• Svein Forkbeard
    • By Svein Forkbeard 12th May 18, 9:21 AM
    • 565 Posts
    • 1,300 Thanks
    Svein Forkbeard
    • #7
    • 12th May 18, 9:21 AM
    • #7
    • 12th May 18, 9:21 AM
    OP the only question is how much interest can you receive on the cash in the bank versus how much interest will you pay on the finance.

    The only other caveat is how much you want to keep as an emergency fund. Do the maths and then decide.

    If I was in your shoes I might decide to up the car a bit and spend 4k-6k and keep the car a bit longer.

    Alternatively you may decide that you (eg don't have kids yet and) want to go mad for a couple of years and have a nice car, then keep the money in the bank and take out a lease (not a PCP unless the maths favours that) but look for the deal and not the car.
    Last edited by Svein Forkbeard; 12-05-2018 at 9:24 AM.
    • Tarambor
    • By Tarambor 12th May 18, 11:31 AM
    • 3,795 Posts
    • 2,822 Thanks
    Tarambor
    • #8
    • 12th May 18, 11:31 AM
    • #8
    • 12th May 18, 11:31 AM
    @Joneswa. I think you misunderstood my question. Maybe I didn't phrase it correct. I know exactly why they want me to finance my car and that they couldn't care less about my interests. I just wanted to know what the preferred method of payment was for some of the posters on here.
    Originally posted by addis123
    100 on credit card for some lovely juicy Section 75 protection, rest by debit card/bank transfer.

    Another option if you had a card with 0% on purchases or balance transfers is to utilise that to pay for it, put the 8k you would have spent in an account gaining interest. Set up direct debits on the card to repay in full by the end of the 0% offer and then you get an interest free loan and actually put yourself in a better place than paying cash as the 8k would have gained a few years interest.

    In short, if you can get higher interest on the 8k than you would pay on borrowing then put it on borrowing and invest the 8k. If you can't get higher interest on the 8k than borrowing then pay in cash but in either case put a small amount of the purchase on a credit card for Section 75 protection.
    • addis123
    • By addis123 12th May 18, 1:19 PM
    • 33 Posts
    • 9 Thanks
    addis123
    • #9
    • 12th May 18, 1:19 PM
    • #9
    • 12th May 18, 1:19 PM
    Cheers for that.
    • Deastons
    • By Deastons 12th May 18, 2:07 PM
    • 419 Posts
    • 224 Thanks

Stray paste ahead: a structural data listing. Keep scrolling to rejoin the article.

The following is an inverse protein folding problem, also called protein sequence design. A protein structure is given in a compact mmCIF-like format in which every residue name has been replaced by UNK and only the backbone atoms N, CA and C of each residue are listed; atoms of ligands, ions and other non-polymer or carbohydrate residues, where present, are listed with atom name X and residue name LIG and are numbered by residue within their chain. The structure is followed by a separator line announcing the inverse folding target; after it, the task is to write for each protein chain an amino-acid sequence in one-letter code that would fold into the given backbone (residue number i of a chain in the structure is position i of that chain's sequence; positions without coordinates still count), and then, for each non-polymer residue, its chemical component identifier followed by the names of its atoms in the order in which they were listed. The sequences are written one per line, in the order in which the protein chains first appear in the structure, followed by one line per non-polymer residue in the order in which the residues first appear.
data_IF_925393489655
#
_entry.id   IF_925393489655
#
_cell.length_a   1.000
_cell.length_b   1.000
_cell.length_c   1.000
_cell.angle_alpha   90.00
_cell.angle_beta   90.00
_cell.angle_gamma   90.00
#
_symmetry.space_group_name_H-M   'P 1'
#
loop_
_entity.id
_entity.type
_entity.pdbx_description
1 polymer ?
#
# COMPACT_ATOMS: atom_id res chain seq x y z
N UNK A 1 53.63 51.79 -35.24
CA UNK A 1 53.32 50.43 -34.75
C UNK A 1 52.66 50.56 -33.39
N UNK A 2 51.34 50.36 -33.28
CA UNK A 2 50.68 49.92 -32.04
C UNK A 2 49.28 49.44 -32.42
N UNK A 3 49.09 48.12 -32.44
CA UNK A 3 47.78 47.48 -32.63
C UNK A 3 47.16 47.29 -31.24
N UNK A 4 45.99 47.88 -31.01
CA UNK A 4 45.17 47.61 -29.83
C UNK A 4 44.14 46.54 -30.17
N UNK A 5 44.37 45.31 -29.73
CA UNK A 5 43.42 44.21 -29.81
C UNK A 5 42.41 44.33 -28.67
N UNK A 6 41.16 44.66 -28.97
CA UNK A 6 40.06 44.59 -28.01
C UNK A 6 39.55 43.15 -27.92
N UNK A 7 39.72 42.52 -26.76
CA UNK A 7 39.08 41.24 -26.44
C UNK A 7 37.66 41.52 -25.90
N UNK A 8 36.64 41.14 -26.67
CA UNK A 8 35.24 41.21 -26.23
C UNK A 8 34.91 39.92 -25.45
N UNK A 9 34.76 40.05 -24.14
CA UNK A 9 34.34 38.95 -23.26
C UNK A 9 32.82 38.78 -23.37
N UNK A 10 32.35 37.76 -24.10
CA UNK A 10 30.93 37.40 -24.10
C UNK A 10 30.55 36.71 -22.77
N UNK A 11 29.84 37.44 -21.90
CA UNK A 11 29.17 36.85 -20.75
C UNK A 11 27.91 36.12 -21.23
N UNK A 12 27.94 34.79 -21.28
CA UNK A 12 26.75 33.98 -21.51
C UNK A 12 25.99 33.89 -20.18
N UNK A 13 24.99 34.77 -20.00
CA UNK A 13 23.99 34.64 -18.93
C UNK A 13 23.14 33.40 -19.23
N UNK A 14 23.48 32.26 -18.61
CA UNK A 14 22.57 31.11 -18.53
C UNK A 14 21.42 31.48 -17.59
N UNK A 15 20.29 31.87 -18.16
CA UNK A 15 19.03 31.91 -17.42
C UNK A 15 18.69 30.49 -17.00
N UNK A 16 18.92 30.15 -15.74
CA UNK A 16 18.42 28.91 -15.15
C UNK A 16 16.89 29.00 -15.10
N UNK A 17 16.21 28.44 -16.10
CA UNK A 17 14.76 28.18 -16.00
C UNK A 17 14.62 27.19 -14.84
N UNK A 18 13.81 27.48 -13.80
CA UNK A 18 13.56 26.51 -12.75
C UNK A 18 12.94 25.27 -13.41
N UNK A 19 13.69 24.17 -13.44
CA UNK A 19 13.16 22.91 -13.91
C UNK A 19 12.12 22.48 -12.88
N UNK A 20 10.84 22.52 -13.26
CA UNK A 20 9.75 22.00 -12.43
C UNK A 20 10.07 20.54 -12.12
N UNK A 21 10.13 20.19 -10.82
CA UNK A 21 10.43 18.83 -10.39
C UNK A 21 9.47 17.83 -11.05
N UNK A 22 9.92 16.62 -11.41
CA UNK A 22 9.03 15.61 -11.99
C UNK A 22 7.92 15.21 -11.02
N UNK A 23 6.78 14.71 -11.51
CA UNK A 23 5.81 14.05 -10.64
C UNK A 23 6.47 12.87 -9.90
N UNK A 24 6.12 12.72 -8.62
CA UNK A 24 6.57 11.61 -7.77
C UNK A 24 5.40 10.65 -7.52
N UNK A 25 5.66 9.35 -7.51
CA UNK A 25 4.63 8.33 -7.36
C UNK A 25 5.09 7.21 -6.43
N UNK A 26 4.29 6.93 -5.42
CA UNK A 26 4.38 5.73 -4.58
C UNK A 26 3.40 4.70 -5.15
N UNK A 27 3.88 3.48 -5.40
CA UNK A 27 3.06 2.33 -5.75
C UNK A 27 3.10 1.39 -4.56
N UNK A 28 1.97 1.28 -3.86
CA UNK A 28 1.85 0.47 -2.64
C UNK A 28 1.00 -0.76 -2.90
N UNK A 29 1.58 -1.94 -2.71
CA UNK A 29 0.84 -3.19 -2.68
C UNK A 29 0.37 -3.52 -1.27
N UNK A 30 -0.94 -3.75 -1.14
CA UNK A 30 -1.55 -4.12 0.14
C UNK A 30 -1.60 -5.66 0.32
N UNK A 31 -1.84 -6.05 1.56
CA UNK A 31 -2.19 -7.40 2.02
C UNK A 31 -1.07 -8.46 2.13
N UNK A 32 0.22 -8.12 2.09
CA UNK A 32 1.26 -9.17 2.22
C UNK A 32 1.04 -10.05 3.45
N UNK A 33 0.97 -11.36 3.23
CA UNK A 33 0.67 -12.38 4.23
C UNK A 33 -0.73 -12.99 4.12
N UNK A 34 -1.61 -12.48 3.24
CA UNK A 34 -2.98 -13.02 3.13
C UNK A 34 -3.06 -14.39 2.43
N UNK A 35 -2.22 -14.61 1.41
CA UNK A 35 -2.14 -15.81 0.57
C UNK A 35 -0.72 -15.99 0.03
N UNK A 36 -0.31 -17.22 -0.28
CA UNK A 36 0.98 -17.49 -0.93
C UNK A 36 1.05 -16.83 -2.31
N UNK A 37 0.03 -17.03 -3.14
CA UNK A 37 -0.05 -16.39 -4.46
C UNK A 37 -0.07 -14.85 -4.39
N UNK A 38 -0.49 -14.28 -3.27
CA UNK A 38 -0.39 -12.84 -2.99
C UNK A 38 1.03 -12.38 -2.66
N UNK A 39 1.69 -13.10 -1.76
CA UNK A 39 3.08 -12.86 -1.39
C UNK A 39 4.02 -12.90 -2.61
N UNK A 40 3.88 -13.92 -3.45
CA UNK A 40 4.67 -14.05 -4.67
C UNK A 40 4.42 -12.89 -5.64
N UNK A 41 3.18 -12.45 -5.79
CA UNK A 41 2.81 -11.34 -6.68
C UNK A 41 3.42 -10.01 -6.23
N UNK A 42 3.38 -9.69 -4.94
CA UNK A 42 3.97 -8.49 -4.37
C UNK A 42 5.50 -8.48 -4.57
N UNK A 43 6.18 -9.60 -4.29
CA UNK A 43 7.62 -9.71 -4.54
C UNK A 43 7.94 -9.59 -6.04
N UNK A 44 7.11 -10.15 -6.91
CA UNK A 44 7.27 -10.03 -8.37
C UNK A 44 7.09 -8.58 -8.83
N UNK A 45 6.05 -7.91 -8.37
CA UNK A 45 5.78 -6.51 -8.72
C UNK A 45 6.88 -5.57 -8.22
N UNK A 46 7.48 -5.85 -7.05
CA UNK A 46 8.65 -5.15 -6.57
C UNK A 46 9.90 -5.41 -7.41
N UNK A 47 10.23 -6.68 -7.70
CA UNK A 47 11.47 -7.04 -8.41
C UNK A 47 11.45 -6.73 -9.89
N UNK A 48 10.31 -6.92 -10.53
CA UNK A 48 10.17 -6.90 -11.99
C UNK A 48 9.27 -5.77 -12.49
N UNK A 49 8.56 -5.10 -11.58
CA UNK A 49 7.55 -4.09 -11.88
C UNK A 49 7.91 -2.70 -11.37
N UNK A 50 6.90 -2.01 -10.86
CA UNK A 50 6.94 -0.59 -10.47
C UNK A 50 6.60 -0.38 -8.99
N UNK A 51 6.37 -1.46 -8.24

Deastons
    Maybe I didn't phrase it correct.
    Originally posted by addis123
    Somewhat ironic.
    • addis123
    • By addis123 12th May 18, 3:40 PM
    • 33 Posts
    • 9 Thanks
    addis123
    Somewhat ironic.
    Originally posted by Deastons
    Not really ironic no. More of that as English is my second language (maybe even third) Amharic being my native tongue, sometimes writing English I'm concerned that I didn't come across as intended. Hence why I thought I may not have phrased my question correctly (please advise that adding the ly to the end of correct is the right term to use)
    Always willing to improve my English Deastons so will try harder in the future.
    • Richard53
    • By Richard53 12th May 18, 4:30 PM
    • 2,771 Posts
    • 2,310 Thanks
    Richard53
    Not really ironic no. More of that as English is my second language (maybe even third) Amharic being my native tongue, sometimes writing English I'm concerned that I didn't come across as intended. Hence why I thought I may not have phrased my question correctly (please advise that adding the ly to the end of correct is the right term to use)
    Always willing to improve my English Deastons so will try harder in the future.
    Originally posted by addis123
    Correct - adjective
    Correctly - adverb
    The phrasing was correct
    I phrased it correctly


    HTH.
    If someone is nice to you but rude to the waiter, they are not a nice person.
    • forgotmyname
    • By forgotmyname 12th May 18, 5:44 PM
    • 27,969 Posts
    • 11,360 Thanks
    forgotmyname
    Yes get it on finance and pay interest on top of the cars purchase price???

    Im sure there is a flaw in that?
    Punctuation, Spelling and Grammar will be used sparingly. Due to rising costs of inflation.

    My contribution to MSE. Other contributions will only be used if they cost me nothing.

    Due to me being a tight git.